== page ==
Finally, Tom Shaer told Solitary Watch, “we don’t have Solitary Confinement in Illinois prisons.” As evidence he presented policy documents state that individuals in Administrative Detention have at least five hours of recreation outsides of their cells per week and two showers per week, in addition to two non-contact visits and one 15-minute phone call per month; those in Segregation are supposed to receive the same, minus phone privileges. These conditions–23-hour cell lockdown–do, however, conform to the definitions of solitary confinement provided by the UN Special Rapporteur on Torture and most human rights and civil liberties groups.
Update: After reading this post, Tom Shaer of the IDOC contested virtually all of the statements made in the following letter, saying that those in segregation have cleaning supplies; that their cells are not filthy, moldy, or cold; that they do have mental health assessments; they receive mail in a timely manner; they have access to legal boxes; and they and receive educational programming, though they sometimes must “wait in line” for it. The letter’s author and other hunger strikers stand by their allegations. –AS
. . . . . . . . . . . . . . .
I am in a part of segregation in Illinois DOC, in Menard CC, that has been designated “High Security Unit” – Administrative Detention. As I’m sure you know, Tamms supermax was shut down by Governor Pat Quinn. As all systems of oppression have the nature of a chameleon, the prisoncrats forced adjustment since the closure of Tamms has been to find new ways to do the same thing – repression. The High Security Unit (HSU) is being called by officers “mini-Tamms.” Tamms isolation camp is being replaced via the establishing of multiple “mini-Tamms” as here at Menard & in several seg units in medium security prisons…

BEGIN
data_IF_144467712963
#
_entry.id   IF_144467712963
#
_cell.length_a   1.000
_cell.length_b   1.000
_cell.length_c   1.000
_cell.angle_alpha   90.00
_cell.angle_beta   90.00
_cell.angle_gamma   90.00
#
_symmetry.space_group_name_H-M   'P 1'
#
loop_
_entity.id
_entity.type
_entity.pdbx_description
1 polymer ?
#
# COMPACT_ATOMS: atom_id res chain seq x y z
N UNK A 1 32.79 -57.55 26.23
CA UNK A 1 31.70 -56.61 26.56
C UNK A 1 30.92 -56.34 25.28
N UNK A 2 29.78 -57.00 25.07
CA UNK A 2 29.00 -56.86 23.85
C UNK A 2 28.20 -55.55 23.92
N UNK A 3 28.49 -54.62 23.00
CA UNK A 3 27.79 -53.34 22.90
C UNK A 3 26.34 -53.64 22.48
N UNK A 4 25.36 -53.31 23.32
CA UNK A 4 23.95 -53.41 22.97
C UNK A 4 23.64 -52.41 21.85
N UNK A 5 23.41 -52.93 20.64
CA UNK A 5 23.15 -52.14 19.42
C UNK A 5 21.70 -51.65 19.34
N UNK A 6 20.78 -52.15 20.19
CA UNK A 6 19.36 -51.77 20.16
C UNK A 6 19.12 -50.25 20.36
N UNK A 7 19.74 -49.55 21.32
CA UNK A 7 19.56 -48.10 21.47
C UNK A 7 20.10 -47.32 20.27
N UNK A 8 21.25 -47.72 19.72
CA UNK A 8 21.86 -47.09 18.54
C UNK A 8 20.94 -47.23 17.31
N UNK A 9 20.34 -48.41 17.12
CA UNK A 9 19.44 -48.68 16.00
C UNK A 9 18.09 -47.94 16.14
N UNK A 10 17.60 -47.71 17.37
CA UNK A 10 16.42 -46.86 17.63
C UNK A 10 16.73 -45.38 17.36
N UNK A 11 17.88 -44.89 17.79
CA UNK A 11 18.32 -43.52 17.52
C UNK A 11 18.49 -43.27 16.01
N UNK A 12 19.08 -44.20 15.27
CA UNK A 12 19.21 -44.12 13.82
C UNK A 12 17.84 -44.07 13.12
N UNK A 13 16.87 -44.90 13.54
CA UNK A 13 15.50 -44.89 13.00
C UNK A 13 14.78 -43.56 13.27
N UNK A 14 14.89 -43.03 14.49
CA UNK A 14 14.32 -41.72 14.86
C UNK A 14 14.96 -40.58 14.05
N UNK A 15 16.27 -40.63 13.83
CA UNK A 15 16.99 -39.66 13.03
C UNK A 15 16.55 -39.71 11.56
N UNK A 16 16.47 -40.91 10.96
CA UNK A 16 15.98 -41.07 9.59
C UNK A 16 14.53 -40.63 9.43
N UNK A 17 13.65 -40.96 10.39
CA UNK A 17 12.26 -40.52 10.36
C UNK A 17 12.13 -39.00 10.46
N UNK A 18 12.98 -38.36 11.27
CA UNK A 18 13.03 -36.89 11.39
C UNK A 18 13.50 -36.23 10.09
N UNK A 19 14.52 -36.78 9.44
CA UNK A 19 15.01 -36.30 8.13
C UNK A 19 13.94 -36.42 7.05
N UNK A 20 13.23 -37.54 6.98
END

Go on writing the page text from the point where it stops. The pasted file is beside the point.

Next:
The conditions here are inhumane & repressive. So much that we are forced to make a stand as men in righteous indignation. We in HSU have planned a hunger strike on the 15th of January. We have put together a list of demands in individual grievances with the hope that it would shield us from administrative revenge. Our complaints are all pursuant to our constitutional rights & human dignity. Such as “implement uniform written policies that provide for constitutionally adequate ‘notice’ of why an inmate is being placed in Administrative Detention at the HSU, & reasonable, periodic review in the form of annual informal hearings that allow me to refute the alleged reasons why my placement in AD is being continued.”… No one here has been given ‘notice’ to why we’re here.
Other issues concern the conditions we’re forced to live in.